Namespaces
Variants
Views
Actions

std::set_terminate

From cppreference.com
< cpp‎ | error
 
 
Diagnostics library
Exception handling
Exception handling failures
set_terminate
(until C++17*)
(until C++17*)
(C++11)(until C++17*)    
(until C++17*)
Error codes
Error codes
 
Defined in header <exception>
(until C++11)
std::terminate_handler set_terminate( std::terminate_handler f ) noexcept;
(since C++11)

Makes f the new global terminate handler function and returns the previously installed std::terminate_handler. f shall terminate execution of the program without returning to its caller, otherwise the behavior is undefined.

This function is thread-safe. Every call to std::set_terminate synchronizes-with (see std::memory_order) subsequent calls to std::set_terminate and std::get_terminate.

(since C++11)

Contents

[edit] Parameters

f - pointer to function of type std::terminate_handler, or null pointer

[edit] Return value

The previously-installed terminate handler, or a null pointer value if none was installed.

[edit] Example

#include <cstdlib>
#include <exception>
#include <iostream>
 
int main()
{
    std::set_terminate([]()
    {
        std::cout << "Unhandled exception\n" << std::flush;
        std::abort();
    });
    throw 1;
}

Possible output:

Unhandled exception
bash: line 7:  7743 Aborted                 (core dumped) ./a.out

The terminate handler will also work for launched threads, so it can be used as an alternative to wrapping the thread function with a try/catch block. In the following example, since the exception is unhandled, std::terminate will be called.

#include <iostream>
#include <thread>
 
void run()
{
    throw std::runtime_error("Thread failure");
}
 
int main()
{
    try
    {
        std::thread t{run};
        t.join();
        return EXIT_SUCCESS;
    }
    catch (const std::exception& exc)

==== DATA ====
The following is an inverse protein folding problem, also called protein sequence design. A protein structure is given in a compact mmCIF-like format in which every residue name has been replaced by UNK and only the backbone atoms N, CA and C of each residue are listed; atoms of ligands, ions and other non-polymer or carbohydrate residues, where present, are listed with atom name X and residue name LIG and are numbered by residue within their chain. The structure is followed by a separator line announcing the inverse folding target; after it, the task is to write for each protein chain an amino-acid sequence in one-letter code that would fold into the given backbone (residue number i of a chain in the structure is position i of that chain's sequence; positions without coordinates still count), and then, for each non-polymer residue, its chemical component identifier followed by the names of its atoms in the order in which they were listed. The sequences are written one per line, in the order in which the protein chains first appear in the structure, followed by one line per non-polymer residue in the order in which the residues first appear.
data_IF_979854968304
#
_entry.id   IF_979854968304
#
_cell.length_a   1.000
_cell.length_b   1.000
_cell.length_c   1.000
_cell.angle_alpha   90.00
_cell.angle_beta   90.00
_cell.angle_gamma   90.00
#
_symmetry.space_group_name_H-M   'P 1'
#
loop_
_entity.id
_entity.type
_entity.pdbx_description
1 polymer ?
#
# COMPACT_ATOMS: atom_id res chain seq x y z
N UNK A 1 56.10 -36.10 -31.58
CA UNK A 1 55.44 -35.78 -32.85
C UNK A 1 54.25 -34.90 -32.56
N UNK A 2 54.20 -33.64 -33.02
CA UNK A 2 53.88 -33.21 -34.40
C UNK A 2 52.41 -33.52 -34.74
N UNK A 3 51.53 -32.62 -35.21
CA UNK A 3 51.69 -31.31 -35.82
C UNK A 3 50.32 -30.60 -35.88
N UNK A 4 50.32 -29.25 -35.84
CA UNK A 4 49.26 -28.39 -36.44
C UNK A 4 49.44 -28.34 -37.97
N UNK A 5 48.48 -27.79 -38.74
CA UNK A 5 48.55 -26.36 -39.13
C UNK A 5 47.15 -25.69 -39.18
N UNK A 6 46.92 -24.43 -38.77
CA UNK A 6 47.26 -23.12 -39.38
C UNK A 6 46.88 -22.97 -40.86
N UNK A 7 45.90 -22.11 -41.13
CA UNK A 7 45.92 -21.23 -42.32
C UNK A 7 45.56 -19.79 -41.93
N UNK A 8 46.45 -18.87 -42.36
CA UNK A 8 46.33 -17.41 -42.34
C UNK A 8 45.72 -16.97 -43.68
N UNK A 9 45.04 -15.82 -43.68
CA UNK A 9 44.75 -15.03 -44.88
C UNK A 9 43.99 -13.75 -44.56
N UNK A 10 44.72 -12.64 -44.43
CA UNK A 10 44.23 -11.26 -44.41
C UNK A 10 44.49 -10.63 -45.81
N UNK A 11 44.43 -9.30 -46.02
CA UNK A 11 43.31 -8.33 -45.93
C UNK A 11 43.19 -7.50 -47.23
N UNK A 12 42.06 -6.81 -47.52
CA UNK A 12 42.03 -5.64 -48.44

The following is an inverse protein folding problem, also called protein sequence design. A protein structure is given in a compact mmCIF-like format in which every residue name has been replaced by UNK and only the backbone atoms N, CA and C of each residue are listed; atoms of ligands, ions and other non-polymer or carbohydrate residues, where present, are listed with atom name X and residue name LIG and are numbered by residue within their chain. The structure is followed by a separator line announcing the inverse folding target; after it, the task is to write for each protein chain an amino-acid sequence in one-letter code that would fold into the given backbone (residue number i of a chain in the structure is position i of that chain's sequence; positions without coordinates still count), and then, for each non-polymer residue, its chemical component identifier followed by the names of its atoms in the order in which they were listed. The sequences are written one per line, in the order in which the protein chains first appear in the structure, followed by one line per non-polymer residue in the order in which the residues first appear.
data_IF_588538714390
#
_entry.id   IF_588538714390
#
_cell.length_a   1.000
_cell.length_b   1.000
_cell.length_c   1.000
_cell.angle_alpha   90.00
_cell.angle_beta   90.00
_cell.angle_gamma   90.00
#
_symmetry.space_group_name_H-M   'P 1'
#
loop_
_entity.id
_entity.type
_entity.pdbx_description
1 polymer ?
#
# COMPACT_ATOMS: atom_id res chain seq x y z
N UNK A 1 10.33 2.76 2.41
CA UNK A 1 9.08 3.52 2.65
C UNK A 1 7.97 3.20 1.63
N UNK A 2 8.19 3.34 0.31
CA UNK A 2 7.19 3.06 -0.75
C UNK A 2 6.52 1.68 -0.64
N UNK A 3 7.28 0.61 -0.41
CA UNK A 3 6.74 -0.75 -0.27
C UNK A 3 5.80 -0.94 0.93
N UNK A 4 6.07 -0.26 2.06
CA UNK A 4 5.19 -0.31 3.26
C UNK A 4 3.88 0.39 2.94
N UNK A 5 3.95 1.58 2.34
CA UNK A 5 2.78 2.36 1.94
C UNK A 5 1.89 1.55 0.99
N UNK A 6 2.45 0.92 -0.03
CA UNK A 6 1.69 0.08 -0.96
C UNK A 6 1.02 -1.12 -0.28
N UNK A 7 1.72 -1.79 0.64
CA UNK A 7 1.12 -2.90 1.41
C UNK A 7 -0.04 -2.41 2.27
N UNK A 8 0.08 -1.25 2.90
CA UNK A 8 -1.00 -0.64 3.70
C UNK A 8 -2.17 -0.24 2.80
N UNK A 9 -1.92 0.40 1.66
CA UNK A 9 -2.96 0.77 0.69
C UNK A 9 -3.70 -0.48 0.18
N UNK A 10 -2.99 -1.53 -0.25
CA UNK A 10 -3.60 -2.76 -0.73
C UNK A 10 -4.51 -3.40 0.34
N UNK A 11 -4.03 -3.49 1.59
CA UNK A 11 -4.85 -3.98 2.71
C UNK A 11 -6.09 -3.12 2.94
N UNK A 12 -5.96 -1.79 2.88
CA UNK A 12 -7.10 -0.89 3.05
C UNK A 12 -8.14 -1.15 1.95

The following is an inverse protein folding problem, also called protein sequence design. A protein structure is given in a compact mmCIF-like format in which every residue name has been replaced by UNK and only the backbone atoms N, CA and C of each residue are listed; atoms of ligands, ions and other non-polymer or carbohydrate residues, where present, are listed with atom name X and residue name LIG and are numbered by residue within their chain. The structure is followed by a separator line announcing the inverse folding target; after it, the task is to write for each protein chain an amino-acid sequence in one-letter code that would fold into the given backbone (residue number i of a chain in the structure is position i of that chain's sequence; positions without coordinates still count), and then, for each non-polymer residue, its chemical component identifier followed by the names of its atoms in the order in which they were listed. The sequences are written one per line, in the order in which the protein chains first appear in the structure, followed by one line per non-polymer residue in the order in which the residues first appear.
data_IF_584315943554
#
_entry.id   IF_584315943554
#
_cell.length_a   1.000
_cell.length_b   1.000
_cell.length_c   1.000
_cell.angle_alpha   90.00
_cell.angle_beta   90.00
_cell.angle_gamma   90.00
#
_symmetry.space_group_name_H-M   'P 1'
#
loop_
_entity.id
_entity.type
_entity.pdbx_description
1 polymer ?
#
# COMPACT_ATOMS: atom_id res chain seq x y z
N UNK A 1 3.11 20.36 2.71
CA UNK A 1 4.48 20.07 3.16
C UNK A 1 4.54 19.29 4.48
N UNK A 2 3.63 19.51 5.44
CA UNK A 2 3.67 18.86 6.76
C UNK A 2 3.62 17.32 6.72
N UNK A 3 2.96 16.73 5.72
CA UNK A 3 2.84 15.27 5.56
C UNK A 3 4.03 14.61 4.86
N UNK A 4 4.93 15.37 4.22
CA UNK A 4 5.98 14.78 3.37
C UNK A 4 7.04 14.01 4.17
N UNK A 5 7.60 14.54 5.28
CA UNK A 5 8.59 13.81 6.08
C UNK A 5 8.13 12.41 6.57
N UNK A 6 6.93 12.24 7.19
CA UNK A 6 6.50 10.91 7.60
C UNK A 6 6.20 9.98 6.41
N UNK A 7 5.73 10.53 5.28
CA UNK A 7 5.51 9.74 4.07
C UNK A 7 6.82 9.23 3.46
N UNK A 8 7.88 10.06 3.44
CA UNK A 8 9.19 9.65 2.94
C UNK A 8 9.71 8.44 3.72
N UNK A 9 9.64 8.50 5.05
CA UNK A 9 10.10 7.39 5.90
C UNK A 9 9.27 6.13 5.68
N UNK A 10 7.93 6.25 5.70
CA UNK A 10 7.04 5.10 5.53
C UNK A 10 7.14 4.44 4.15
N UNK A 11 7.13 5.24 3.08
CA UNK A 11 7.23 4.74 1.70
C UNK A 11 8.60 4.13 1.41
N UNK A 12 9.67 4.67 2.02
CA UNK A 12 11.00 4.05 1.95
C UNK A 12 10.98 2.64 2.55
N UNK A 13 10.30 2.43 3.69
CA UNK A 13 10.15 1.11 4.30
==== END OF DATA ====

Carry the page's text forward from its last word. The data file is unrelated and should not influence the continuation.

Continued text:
{
        std::cerr << "Exception: " << exc.what() << '\n';
    }
    catch (...)
    {
        std::cerr << "Unknown exception caught\n";
    }
    return EXIT_FAILURE;
}

Possible output:

terminate called after throwing an instance of 'std::runtime_error'
  what():  Thread failure
Aborted (core dumped)

With the introduction of the terminate handler, the exception thrown from the non-main thread can be analyzed, and exit can be gracefully performed.

#include <iostream>
#include <thread>
 
class foo
{
public:
    foo() { std::cerr << "foo::foo()\n"; }
    ~foo() { std::cerr << "foo::~foo()\n"; }
};
 
// Static object, expecting destructor on exit
foo f;
 
void run()
{
    throw std::runtime_error("Thread failure");
}
 
int main()
{
    std::set_terminate([]()
    {
        try
        {
            std::exception_ptr eptr{std::current_exception()};
            if (eptr)
            {
                std::rethrow_exception(eptr);
            }
            else
            {
                std::cerr << "Exiting without exception\n";
            }
        }
        catch (const std::exception& exc)
        {
            std::cerr << "Exception: " << exc.what() << '\n';
        }
        catch (...)
        {
            std::cerr << "Unknown exception caught\n";
        }
        std::exit(EXIT_FAILURE);
    });
 
    std::thread t{run};
    t.join();
}

Output:

foo::foo()
Exception: Thread failure
foo::~foo()

[edit] See also

function called when exception handling fails
(function) [edit]
obtains the current terminate_handler
(function) [edit]
the type of the function called by std::terminate
(typedef) [edit]